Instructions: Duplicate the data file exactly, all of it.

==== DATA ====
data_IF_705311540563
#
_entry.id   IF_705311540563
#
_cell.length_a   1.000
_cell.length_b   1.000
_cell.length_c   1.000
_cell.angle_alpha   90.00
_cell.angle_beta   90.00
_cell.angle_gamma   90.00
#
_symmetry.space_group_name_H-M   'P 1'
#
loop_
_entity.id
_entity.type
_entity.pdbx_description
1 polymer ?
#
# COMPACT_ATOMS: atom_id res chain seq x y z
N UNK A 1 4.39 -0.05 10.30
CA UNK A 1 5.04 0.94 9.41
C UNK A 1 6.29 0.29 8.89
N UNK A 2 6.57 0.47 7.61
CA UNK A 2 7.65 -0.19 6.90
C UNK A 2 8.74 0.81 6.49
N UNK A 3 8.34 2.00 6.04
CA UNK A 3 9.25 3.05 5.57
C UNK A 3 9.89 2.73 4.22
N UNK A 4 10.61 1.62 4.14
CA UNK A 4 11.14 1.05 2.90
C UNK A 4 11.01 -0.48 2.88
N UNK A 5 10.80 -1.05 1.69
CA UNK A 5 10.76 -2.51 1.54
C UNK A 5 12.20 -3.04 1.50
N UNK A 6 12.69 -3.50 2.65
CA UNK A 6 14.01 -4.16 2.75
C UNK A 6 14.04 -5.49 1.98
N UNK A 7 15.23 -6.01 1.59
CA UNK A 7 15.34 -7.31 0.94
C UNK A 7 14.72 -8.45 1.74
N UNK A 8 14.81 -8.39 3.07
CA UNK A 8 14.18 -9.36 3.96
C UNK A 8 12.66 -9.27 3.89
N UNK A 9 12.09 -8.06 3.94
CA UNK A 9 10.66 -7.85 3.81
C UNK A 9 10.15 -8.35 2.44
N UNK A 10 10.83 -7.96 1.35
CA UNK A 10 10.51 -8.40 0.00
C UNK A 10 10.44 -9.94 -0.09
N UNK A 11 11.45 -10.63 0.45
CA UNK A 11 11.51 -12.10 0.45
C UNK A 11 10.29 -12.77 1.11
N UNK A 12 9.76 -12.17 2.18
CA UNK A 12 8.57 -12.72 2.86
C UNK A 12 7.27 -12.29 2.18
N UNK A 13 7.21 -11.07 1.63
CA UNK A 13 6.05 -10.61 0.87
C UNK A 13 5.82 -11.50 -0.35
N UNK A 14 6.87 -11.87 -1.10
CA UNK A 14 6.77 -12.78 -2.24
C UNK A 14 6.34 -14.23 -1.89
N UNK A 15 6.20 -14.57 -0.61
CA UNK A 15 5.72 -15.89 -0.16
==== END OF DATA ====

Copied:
data_IF_705311540563
#
_entry.id   IF_705311540563
#
_cell.length_a   1.000
_cell.length_b   1.000
_cell.length_c   1.000
_cell.angle_alpha   90.00
_cell.angle_beta   90.00
_cell.angle_gamma   90.00
#
_symmetry.space_group_name_H-M   'P 1'
#
loop_
_entity.id
_entity.type
_entity.pdbx_description
1 polymer ?
#
# COMPACT_ATOMS: atom_id res chain seq x y z
N UNK A 1 4.39 -0.05 10.30
CA UNK A 1 5.04 0.94 9.41
C UNK A 1 6.29 0.29 8.89
N UNK A 2 6.57 0.47 7.61
CA UNK A 2 7.65 -0.19 6.90
C UNK A 2 8.74 0.81 6.49
N UNK A 3 8.34 2.00 6.04
CA UNK A 3 9.25 3.05 5.57
C UNK A 3 9.89 2.73 4.22
N UNK A 4 10.61 1.62 4.14
CA UNK A 4 11.14 1.05 2.90
C UNK A 4 11.01 -0.48 2.88
N UNK A 5 10.80 -1.05 1.69
CA UNK A 5 10.76 -2.51 1.54
C UNK A 5 12.20 -3.04 1.50
N UNK A 6 12.69 -3.50 2.65
CA UNK A 6 14.01 -4.16 2.75
C UNK A 6 14.04 -5.49 1.98
N UNK A 7 15.23 -6.01 1.59
CA UNK A 7 15.34 -7.31 0.94
C UNK A 7 14.72 -8.45 1.74
N UNK A 8 14.81 -8.39 3.07
CA UNK A 8 14.18 -9.36 3.96
C UNK A 8 12.66 -9.27 3.89
N UNK A 9 12.09 -8.06 3.94
CA UNK A 9 10.66 -7.85 3.81
C UNK A 9 10.15 -8.35 2.44
N UNK A 10 10.83 -7.96 1.35
CA UNK A 10 10.51 -8.40 0.00
C UNK A 10 10.44 -9.94 -0.09
N UNK A 11 11.45 -10.63 0.45
CA UNK A 11 11.51 -12.10 0.45
C UNK A 11 10.29 -12.77 1.11
N UNK A 12 9.76 -12.17 2.18
CA UNK A 12 8.57 -12.72 2.86
C UNK A 12 7.27 -12.29 2.18
N UNK A 13 7.21 -11.07 1.63
CA UNK A 13 6.05 -10.61 0.87
C UNK A 13 5.82 -11.50 -0.35
N UNK A 14 6.87 -11.87 -1.10
CA UNK A 14 6.77 -12.78 -2.24
C UNK A 14 6.34 -14.23 -1.89
N UNK A 15 6.20 -14.57 -0.61
CA UNK A 15 5.72 -15.89 -0.16